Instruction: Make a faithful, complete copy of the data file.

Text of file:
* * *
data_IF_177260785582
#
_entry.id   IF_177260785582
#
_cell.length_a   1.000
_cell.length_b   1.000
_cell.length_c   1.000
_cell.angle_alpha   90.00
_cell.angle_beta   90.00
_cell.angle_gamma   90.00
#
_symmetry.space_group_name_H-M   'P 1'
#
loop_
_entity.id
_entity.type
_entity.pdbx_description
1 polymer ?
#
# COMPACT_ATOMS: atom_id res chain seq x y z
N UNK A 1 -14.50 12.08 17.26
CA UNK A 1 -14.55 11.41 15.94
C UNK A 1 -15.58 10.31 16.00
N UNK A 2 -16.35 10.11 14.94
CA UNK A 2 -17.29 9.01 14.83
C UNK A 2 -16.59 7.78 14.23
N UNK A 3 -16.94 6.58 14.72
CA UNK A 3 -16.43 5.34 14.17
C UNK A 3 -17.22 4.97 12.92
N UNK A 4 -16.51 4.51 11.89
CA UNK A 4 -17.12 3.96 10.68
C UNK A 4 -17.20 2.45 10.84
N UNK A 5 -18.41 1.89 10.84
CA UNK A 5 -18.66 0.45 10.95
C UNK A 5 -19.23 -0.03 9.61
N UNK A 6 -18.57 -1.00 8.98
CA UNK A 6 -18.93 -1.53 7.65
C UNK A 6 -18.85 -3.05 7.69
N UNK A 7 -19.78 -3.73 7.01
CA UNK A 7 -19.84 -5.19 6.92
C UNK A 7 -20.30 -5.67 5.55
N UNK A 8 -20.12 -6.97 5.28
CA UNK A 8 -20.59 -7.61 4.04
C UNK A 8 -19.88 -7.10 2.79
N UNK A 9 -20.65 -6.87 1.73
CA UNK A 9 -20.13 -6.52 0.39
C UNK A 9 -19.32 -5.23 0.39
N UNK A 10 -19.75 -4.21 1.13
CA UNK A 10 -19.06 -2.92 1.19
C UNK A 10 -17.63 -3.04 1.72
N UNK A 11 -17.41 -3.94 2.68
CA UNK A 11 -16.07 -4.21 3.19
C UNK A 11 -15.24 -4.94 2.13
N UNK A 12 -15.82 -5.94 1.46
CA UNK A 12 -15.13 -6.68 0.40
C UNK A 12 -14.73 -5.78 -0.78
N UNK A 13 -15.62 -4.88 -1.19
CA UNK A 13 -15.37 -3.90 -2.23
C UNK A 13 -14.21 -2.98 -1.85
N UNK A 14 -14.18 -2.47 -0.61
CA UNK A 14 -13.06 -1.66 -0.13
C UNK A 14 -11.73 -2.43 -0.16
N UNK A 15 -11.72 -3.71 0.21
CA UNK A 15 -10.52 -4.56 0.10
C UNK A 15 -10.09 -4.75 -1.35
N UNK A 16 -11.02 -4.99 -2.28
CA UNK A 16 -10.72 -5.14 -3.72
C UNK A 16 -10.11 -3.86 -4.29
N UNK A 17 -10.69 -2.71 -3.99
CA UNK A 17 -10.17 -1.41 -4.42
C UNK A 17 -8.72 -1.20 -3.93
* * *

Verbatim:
data_IF_177260785582
#
_entry.id   IF_177260785582
#
_cell.length_a   1.000
_cell.length_b   1.000
_cell.length_c   1.000
_cell.angle_alpha   90.00
_cell.angle_beta   90.00
_cell.angle_gamma   90.00
#
_symmetry.space_group_name_H-M   'P 1'
#
loop_
_entity.id
_entity.type
_entity.pdbx_description
1 polymer ?
#
# COMPACT_ATOMS: atom_id res chain seq x y z
N UNK A 1 -14.50 12.08 17.26
CA UNK A 1 -14.55 11.41 15.94
C UNK A 1 -15.58 10.31 16.00
N UNK A 2 -16.35 10.11 14.94
CA UNK A 2 -17.29 9.01 14.83
C UNK A 2 -16.59 7.78 14.23
N UNK A 3 -16.94 6.58 14.72
CA UNK A 3 -16.43 5.34 14.17
C UNK A 3 -17.22 4.97 12.92
N UNK A 4 -16.51 4.51 11.89
CA UNK A 4 -17.12 3.96 10.68
C UNK A 4 -17.20 2.45 10.84
N UNK A 5 -18.41 1.89 10.84
CA UNK A 5 -18.66 0.45 10.95
C UNK A 5 -19.23 -0.03 9.61
N UNK A 6 -18.57 -1.00 8.98
CA UNK A 6 -18.93 -1.53 7.65
C UNK A 6 -18.85 -3.05 7.69
N UNK A 7 -19.78 -3.73 7.01
CA UNK A 7 -19.84 -5.19 6.92
C UNK A 7 -20.30 -5.67 5.55
N UNK A 8 -20.12 -6.97 5.28
CA UNK A 8 -20.59 -7.61 4.04
C UNK A 8 -19.88 -7.10 2.79
N UNK A 9 -20.65 -6.87 1.73
CA UNK A 9 -20.13 -6.52 0.39
C UNK A 9 -19.32 -5.23 0.39
N UNK A 10 -19.75 -4.21 1.13
CA UNK A 10 -19.06 -2.92 1.19
C UNK A 10 -17.63 -3.04 1.72
N UNK A 11 -17.41 -3.94 2.68
CA UNK A 11 -16.07 -4.21 3.19
C UNK A 11 -15.24 -4.94 2.13
N UNK A 12 -15.82 -5.94 1.46
CA UNK A 12 -15.13 -6.68 0.40
C UNK A 12 -14.73 -5.78 -0.78
N UNK A 13 -15.62 -4.88 -1.19
CA UNK A 13 -15.37 -3.90 -2.23
C UNK A 13 -14.21 -2.98 -1.85
N UNK A 14 -14.18 -2.47 -0.61
CA UNK A 14 -13.06 -1.66 -0.13
C UNK A 14 -11.73 -2.43 -0.16
N UNK A 15 -11.72 -3.71 0.21
CA UNK A 15 -10.52 -4.56 0.10
C UNK A 15 -10.09 -4.75 -1.35
N UNK A 16 -11.02 -4.99 -2.28
CA UNK A 16 -10.72 -5.14 -3.72
C UNK A 16 -10.11 -3.86 -4.29
N UNK A 17 -10.69 -2.71 -3.99
CA UNK A 17 -10.17 -1.41 -4.42
C UNK A 17 -8.72 -1.20 -3.93